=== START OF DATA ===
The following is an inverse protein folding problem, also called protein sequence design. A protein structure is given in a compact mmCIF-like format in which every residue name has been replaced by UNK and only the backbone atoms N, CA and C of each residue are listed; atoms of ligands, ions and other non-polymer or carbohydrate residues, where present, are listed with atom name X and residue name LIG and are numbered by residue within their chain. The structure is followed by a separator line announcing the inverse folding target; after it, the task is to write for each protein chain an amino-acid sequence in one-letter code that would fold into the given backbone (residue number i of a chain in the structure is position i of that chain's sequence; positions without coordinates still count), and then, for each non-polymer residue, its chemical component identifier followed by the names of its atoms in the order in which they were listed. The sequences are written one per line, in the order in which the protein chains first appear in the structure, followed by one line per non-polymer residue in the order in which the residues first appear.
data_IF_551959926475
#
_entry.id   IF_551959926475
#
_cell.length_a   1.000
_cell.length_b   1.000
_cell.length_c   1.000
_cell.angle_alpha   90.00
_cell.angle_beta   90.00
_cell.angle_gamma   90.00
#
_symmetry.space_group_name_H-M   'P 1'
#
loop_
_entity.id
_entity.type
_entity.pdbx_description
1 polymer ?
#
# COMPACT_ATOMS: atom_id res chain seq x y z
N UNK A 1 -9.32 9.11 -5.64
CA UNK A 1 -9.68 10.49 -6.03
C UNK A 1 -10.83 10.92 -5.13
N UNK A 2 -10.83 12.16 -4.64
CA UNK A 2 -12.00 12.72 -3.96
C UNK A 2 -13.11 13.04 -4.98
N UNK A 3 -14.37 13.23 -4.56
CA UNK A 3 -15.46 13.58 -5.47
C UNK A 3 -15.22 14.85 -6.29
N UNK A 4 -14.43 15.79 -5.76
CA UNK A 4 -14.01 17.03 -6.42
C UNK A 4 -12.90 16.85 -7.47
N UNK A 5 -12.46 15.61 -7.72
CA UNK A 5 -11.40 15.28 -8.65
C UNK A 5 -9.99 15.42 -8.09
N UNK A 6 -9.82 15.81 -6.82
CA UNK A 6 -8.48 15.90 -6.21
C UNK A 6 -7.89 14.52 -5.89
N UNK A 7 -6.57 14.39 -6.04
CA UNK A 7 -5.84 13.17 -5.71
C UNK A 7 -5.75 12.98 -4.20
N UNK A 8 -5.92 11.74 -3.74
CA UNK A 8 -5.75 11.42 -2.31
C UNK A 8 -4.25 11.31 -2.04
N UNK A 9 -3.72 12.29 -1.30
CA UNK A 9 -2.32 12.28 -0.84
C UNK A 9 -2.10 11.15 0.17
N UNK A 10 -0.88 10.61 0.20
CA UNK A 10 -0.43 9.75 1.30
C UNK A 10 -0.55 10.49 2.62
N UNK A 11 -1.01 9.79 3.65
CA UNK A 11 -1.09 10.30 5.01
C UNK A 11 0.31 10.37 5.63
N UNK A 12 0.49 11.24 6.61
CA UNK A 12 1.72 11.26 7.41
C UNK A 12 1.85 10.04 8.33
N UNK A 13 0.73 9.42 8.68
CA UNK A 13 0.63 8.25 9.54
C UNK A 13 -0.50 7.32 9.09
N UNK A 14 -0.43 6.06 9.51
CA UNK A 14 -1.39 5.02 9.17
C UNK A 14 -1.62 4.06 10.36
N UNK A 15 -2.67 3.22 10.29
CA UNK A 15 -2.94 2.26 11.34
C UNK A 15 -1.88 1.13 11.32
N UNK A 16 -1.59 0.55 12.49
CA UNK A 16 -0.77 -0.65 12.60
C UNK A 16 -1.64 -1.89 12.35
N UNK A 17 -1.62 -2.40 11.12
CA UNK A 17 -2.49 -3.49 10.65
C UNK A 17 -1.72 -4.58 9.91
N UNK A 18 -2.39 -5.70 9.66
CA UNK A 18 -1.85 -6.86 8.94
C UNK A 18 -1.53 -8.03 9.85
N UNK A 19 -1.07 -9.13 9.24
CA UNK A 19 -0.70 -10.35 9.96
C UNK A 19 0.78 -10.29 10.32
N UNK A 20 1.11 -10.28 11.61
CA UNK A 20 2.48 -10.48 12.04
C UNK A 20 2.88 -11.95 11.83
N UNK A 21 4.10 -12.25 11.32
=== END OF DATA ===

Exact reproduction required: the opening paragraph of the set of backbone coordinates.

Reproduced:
The following is an inverse protein folding problem, also called protein sequence design. A protein structure is given in a compact mmCIF-like format in which every residue name has been replaced by UNK and only the backbone atoms N, CA and C of each residue are listed; atoms of ligands, ions and other non-polymer or carbohydrate residues, where present, are listed with atom name X and residue name LIG and are numbered by residue within their chain. The structure is followed by a separator line announcing the inverse folding target; after it, the task is to write for each protein chain an amino-acid sequence in one-letter code that would fold into the given backbone (residue number i of a chain in the structure is position i of that chain's sequence; positions without coordinates still count), and then, for each non-polymer residue, its chemical component identifier followed by the names of its atoms in the order in which they were listed. The sequences are written one per line, in the order in which the protein chains first appear in the structure, followed by one line per non-polymer residue in the order in which the residues first appear.